You are on page 1of 13

Reading and Use of English

Part 1
For questions 1 – 8, read the text below and decide which answer (A, B, C or D) best fits each gap. There is
an example at the beginning (0).

Mark your answers on the separate answer sheet.

Example:
0 A dream B wish C hope D plan

0 A B C D

Grand Canyon

In 1999, the stuntman Robbie Knievel fulfilled his father’s (0) . He soared across the Grand

Canyon on his 500cc motorbike to (1) a new world record.

Millions watched on television as Knievel, son of the (2)  daredevil Evel Knievel, roared up a ramp at

145 kilometres per hour and (3)  himself into the air, sailing 70 metres over a gorge to break his own world

record by 1.5 metres.

He had been planning to (4)  a go at the same jump the previous month but it was cancelled at the last

(5)  because of wind and cold. ‘It’s a jump my father always wanted to do but never got the (6)  ,’ he

said. His father, who died in 2007, was full of (7)  for his son. ‘Robbie is the true (8)  to the Knievel

name. He cannot only jump better than me but he does it with no hands on the handlebars.’

1 A  put B  do C  set D  bring

2 A  ancient B  antique C  veteran D  obsolete

3 A  flew B  launched C  expelled D  blew

4 A  have B  take C  give D  try

5 A  point B  time C  thing D  minute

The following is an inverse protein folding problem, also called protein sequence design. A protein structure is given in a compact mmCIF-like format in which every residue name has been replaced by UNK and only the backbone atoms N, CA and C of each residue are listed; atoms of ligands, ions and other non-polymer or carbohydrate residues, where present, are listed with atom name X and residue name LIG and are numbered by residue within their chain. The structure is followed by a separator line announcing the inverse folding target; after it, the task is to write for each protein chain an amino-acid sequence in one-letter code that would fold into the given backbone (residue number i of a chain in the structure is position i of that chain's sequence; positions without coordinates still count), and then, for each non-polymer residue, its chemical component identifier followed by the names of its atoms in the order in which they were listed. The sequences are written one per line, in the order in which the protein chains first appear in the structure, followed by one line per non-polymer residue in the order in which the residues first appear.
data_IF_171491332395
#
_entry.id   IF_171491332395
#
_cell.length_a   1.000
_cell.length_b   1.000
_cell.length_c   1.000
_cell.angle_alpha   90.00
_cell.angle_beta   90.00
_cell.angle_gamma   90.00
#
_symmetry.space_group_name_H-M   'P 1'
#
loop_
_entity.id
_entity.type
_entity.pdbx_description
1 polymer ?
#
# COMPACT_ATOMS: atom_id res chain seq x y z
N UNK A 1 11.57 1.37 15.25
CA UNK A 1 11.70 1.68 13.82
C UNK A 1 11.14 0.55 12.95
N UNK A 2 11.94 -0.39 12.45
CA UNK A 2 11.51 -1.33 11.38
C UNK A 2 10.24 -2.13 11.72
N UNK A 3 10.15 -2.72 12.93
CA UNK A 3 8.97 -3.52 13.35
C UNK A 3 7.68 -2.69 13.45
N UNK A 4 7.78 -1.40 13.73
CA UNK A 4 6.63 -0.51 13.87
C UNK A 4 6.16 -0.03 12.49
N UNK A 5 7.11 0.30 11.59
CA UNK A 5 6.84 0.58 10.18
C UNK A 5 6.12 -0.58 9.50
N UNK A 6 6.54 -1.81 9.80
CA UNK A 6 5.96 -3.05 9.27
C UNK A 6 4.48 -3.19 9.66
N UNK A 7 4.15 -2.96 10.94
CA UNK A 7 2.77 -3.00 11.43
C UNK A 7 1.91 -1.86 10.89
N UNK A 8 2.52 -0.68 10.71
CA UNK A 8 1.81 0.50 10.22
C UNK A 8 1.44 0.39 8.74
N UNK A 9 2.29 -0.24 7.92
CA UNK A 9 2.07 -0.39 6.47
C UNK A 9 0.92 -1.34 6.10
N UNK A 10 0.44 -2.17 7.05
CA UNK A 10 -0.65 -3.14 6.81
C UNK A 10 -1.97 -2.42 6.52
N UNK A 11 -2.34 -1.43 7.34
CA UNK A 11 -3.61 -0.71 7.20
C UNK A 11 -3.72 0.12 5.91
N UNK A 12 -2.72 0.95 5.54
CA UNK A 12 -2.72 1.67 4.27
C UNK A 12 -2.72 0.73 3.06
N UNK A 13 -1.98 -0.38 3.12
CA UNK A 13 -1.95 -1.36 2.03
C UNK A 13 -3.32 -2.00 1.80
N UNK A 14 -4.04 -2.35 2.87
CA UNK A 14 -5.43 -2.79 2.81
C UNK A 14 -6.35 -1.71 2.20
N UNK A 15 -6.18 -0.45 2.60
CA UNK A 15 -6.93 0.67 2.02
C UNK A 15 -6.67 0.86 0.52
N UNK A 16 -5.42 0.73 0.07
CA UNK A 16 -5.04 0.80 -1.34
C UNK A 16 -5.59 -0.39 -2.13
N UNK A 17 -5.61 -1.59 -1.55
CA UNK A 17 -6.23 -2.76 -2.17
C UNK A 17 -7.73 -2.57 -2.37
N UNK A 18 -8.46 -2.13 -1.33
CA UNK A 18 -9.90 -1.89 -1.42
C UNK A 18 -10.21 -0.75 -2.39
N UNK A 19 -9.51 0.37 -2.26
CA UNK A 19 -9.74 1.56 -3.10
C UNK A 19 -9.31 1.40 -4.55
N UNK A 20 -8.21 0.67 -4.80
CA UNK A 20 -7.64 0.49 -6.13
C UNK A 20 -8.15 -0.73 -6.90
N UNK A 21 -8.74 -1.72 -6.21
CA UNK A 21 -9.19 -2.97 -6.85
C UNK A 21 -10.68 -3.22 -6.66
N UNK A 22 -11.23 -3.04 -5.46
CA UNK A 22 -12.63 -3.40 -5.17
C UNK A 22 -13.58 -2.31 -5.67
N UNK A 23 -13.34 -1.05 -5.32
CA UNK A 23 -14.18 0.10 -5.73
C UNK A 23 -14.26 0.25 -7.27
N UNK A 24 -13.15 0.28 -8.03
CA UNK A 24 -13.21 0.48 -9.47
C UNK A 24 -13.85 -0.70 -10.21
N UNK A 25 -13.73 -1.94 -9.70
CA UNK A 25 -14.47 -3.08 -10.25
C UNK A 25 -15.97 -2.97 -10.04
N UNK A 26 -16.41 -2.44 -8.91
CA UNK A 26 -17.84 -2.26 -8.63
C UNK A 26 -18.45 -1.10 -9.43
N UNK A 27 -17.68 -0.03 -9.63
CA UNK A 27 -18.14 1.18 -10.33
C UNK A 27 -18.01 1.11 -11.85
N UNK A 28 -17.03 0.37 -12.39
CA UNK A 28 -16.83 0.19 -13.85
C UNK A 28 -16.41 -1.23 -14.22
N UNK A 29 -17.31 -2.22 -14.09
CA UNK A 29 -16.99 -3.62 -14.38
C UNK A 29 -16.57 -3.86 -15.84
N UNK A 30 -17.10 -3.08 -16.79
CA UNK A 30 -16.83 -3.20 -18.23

6 A  possibility B  moment C  chance D  luck

7 A  praise B  tribute C  congratulations D  applause

8 A  benefactor B  heir C  honour D  credit

This page may be photocopied 


2 CAMBRIDGE ENGLISH: ADVANCED | TEST B © Cambridge University Press 2014

Adv p001-03B Practice Test B.indd 2 06/10/2014 15:29


Part 2
For questions 9 – 16, read the text below and think of the word which best fits each gap. Use only one word
in each gap. There is an example at the beginning (0).

Write your answers IN CAPITAL LETTERS on the separate answer sheet.

Example: 0 W H A T
__________________________________________________________________________________________

Team building

Many companies are now organising (0) are called team-building weekends for their staff. Employees get

together somewhere well (9) from their usual workplace and engage in leisure activities that (10)

for teamwork and co-operation. The idea is that this will improve their working relationships back in the office.